August 30, 2014 | Posted in:Hawaii
I hadn’t seen my Portland friend Cameron for several years, so I was happy to find out she had moved to Maui a few months earlier. After remote Moloka’i, Maui was certainly a change. She picked us up at the airport and we went right out to a reggae concert in town. After spending the last couple weeks in some pretty remote places, we were suddenly dropped right back into the urban world.
Cameron’s boyfriend, Shane had a buddy in town too, so the five of us went up to Haleakala the next day to do a hike. Maui is shaped like a pair of boobs with two massive volcanoes separated by a large valley where most of the population lives. Haleakala is the larger and more sacred peak and you can drive all the way to the top at 10,000 feet and hike down into the crater. It is truly a breathtaking place both figuratively and literally as you are getting to the point where some people really start feeling the elevation.
The crater is 2,600 feet deep with an opening on the east side. The clouds come and go below you as you descend the slide into the hole. We didn’t seem to have any elevation problems, but could only hike part of the way in because Shane had a meeting. We strongly considered spending some time hiking down there but ended up spending that time out at Hana.
After we dropped Shane off, Cameron took Brandy, Andrew and I down a short hike to a jungle waterfall where we could swim in the splash pond. You have to be cautious with waterfalls in Hawai’i because the rock is not stable, so you can get clobbered by falling stones and some are more stable than others. This one was a gentle fall ensconced by the forest with a deep cavern you could swim in.
Another treat from our dear host, we finally got our first taste of poke (pronounced like Pokémon). This is a common Hawaiian dish of raw fish marinated in various sauces or citrus juices and is quite the treat.
The next day we all drove out to Red Sands Beach in Hana. The Road to Hana is a two-lane road that twists along the tight cliffs where Haleakala meets the sea. The road has a few beautiful vistas, but it is completely packed with slow tourists so it takes ages to get out Hana and to be honest, it doesn’t really open up to the sheer beauty I was expecting until after Hana.
We spent the rest of the day at Red Sands getting weird and swimming around. At one point I shook the water off my hands and my wedding band flew off into the sand at the bottom of about a foot of water. I knew it gone forever, but still spent about five minutes pulling up handfuls of sand. I had about given up when I suddenly saw the gleaming silver of metal. My precious had been found!
We had driven almost all the way back that evening when Shane found out that the concert we were returning to see was actually next week! He was kicking himself because we could have camped out at Hana, but we still had a nice time watching the sunset at another beach, plus we caught a QUAD rainbow on the drive back, which I didn’t even know was possible.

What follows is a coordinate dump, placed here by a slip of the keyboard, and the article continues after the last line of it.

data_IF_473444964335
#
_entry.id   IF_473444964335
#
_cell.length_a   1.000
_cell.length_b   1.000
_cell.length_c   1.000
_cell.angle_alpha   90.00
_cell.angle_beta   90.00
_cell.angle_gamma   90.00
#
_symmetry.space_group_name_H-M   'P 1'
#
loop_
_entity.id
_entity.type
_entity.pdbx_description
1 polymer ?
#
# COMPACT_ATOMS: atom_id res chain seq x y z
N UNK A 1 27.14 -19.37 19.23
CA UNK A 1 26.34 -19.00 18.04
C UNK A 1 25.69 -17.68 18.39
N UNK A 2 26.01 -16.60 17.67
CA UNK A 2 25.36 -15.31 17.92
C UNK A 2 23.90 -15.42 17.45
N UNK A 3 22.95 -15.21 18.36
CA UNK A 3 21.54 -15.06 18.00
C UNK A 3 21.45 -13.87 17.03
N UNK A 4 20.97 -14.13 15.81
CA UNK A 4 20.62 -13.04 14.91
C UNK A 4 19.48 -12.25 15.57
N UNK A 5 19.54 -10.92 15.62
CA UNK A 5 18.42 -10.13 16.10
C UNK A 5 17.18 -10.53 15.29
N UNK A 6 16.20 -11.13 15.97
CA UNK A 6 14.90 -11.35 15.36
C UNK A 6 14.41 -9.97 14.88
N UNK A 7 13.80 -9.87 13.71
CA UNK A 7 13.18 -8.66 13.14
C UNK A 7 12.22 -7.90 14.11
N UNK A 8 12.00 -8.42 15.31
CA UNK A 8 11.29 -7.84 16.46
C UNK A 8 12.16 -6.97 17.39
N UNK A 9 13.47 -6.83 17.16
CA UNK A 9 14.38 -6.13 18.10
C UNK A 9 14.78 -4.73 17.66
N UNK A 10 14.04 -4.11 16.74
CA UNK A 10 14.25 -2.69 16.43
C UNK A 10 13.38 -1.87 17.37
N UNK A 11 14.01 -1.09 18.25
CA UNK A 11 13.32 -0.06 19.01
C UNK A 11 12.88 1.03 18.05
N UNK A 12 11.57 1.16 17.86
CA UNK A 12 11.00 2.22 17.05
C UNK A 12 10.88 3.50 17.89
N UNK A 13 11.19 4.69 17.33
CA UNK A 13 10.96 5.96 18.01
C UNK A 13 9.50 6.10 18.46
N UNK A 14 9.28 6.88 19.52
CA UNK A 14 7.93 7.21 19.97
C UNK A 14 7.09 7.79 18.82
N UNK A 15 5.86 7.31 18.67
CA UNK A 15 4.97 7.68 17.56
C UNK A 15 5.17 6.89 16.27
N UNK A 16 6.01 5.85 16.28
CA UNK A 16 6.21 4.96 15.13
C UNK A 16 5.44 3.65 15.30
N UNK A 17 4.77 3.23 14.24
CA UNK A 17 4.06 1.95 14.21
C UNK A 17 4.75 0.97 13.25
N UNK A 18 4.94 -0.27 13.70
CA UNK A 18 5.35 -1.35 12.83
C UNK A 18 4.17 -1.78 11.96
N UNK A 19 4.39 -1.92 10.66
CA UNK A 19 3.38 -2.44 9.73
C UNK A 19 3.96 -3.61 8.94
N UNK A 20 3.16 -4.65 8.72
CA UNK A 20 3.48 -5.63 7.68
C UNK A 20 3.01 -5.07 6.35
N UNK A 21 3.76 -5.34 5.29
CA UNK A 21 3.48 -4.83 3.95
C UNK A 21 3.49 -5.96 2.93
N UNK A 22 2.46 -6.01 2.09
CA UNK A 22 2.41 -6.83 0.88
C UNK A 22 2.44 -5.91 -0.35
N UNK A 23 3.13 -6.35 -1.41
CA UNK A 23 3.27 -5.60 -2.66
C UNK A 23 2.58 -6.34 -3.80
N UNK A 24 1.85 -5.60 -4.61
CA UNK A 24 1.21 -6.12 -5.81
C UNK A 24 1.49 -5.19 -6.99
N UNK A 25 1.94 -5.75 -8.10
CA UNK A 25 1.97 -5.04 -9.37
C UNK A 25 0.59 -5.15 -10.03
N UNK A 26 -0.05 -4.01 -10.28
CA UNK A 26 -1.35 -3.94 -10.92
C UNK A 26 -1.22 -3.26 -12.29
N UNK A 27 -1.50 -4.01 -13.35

The next day we got in touch with the sister of another friend of ours who lives on Maui, and she invited us to go with her out to, yup, Hana. So once again we twisted our way all the way back out to Hana. We spent two chill nights out there doing a little hiking, beaching and catching up on the internet a bit. On the way back Alice took us around the long way instead of doubling back on the main Hana Highway. This is where things got really rugged and beautiful.
Our final days on Maui were relatively uneventful with much of our time spent internetting and one visit to a nude beach on the far southeast side of the island. If you have never done it before, buff is the only way to swim in the ocean!
We camped on the beach under kiawe trees the night before we left Maui. Of course that meant more thorns in the foot, but a steady breeze out to sea also meant another great fire!
Brandy loved Maui. I thought it was great and had fun with our friends, but after the other two islands it was feeling a bit large for me. It’s very car-oriented, which is not as much of a problem on the smaller islands, but it feels like it would be much more of a hassle to live without one on Maui, unless you lived in the crazy expensive areas.
A quick update about where we are now. Yesterday we got off of a 45-hour train ride from Wisconsin out to Seattle and are now about to set off from our WarmShowers host up to the San Juan Islands. We’ll spend some time on Vancouver Island before coming back down to Seattle for a few days. The plan is to cycle around the Olympic Peninsula and on to Portland. After that, we’re a little more foggy on the route.